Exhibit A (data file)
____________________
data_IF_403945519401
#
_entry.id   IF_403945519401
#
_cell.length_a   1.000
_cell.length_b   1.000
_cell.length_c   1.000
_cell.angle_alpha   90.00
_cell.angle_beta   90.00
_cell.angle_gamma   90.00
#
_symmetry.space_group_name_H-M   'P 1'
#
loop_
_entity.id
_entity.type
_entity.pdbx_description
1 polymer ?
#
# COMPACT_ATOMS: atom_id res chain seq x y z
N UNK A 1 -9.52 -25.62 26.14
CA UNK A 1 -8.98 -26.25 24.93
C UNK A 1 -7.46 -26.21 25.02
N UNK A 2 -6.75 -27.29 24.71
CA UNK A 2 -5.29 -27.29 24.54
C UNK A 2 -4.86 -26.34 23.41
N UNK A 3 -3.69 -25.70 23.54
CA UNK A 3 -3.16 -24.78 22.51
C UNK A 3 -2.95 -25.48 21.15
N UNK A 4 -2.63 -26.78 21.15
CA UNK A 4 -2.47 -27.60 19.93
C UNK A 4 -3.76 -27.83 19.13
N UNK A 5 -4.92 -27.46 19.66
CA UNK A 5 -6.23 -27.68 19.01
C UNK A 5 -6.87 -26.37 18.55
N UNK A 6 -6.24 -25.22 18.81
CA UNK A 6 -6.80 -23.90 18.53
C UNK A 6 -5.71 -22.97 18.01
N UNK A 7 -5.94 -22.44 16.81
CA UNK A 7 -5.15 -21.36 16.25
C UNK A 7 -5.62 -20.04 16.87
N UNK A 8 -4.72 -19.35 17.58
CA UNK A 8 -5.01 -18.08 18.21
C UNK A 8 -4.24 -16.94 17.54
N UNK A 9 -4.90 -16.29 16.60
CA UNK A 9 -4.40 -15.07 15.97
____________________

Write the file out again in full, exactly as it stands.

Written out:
data_IF_403945519401
#
_entry.id   IF_403945519401
#
_cell.length_a   1.000
_cell.length_b   1.000
_cell.length_c   1.000
_cell.angle_alpha   90.00
_cell.angle_beta   90.00
_cell.angle_gamma   90.00
#
_symmetry.space_group_name_H-M   'P 1'
#
loop_
_entity.id
_entity.type
_entity.pdbx_description
1 polymer ?
#
# COMPACT_ATOMS: atom_id res chain seq x y z
N UNK A 1 -9.52 -25.62 26.14
CA UNK A 1 -8.98 -26.25 24.93
C UNK A 1 -7.46 -26.21 25.02
N UNK A 2 -6.75 -27.29 24.71
CA UNK A 2 -5.29 -27.29 24.54
C UNK A 2 -4.86 -26.34 23.41
N UNK A 3 -3.69 -25.70 23.54
CA UNK A 3 -3.16 -24.78 22.51
C UNK A 3 -2.95 -25.48 21.15
N UNK A 4 -2.63 -26.78 21.15
CA UNK A 4 -2.47 -27.60 19.93
C UNK A 4 -3.76 -27.83 19.13
N UNK A 5 -4.92 -27.46 19.66
CA UNK A 5 -6.23 -27.68 19.01
C UNK A 5 -6.87 -26.37 18.55
N UNK A 6 -6.24 -25.22 18.81
CA UNK A 6 -6.80 -23.90 18.53
C UNK A 6 -5.71 -22.97 18.01
N UNK A 7 -5.94 -22.44 16.81
CA UNK A 7 -5.15 -21.36 16.25
C UNK A 7 -5.62 -20.04 16.87
N UNK A 8 -4.72 -19.35 17.58
CA UNK A 8 -5.01 -18.08 18.21
C UNK A 8 -4.24 -16.94 17.54
N UNK A 9 -4.90 -16.29 16.60
CA UNK A 9 -4.40 -15.07 15.97